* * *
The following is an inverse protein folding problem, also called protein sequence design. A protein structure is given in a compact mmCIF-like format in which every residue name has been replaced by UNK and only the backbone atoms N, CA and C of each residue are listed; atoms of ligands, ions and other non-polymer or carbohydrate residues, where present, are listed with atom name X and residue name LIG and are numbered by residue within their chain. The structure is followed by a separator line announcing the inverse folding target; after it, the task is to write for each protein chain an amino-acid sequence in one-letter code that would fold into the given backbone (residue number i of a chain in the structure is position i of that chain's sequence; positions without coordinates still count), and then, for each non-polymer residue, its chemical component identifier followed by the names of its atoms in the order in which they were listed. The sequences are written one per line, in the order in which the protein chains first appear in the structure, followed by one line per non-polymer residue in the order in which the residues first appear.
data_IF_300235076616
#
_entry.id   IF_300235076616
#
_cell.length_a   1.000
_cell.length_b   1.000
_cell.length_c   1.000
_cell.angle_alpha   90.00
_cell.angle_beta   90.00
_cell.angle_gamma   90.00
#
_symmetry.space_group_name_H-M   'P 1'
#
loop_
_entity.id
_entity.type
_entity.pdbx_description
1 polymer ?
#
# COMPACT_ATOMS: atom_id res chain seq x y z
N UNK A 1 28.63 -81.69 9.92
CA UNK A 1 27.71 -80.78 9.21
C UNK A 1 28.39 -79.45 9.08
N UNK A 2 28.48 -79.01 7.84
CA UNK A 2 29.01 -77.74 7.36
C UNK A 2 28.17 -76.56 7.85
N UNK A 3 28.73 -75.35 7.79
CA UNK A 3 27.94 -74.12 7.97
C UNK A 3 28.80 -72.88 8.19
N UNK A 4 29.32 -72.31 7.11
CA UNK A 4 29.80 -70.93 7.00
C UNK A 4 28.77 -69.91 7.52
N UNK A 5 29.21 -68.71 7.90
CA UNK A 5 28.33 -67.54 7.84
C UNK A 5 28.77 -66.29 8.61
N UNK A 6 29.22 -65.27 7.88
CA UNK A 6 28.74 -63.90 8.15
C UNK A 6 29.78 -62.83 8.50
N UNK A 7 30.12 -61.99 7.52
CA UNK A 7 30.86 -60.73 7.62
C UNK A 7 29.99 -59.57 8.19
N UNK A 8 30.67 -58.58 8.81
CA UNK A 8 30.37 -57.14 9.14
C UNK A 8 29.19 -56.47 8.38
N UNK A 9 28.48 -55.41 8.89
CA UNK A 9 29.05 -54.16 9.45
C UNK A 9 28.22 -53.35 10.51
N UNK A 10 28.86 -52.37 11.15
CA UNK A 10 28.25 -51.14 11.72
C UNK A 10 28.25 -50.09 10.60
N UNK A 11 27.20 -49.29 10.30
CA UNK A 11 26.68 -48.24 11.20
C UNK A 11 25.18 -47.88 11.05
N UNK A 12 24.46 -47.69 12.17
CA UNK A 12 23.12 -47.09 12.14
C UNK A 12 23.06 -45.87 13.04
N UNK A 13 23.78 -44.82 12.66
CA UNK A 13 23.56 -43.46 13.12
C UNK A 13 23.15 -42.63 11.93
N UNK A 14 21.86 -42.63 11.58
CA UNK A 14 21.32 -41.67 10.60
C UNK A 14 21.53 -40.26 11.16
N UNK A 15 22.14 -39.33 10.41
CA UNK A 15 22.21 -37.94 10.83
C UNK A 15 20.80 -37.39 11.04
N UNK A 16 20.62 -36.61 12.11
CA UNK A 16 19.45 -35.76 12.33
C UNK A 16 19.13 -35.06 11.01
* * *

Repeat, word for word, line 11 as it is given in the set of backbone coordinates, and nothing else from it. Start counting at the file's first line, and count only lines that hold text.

_cell.angle_gamma   90.00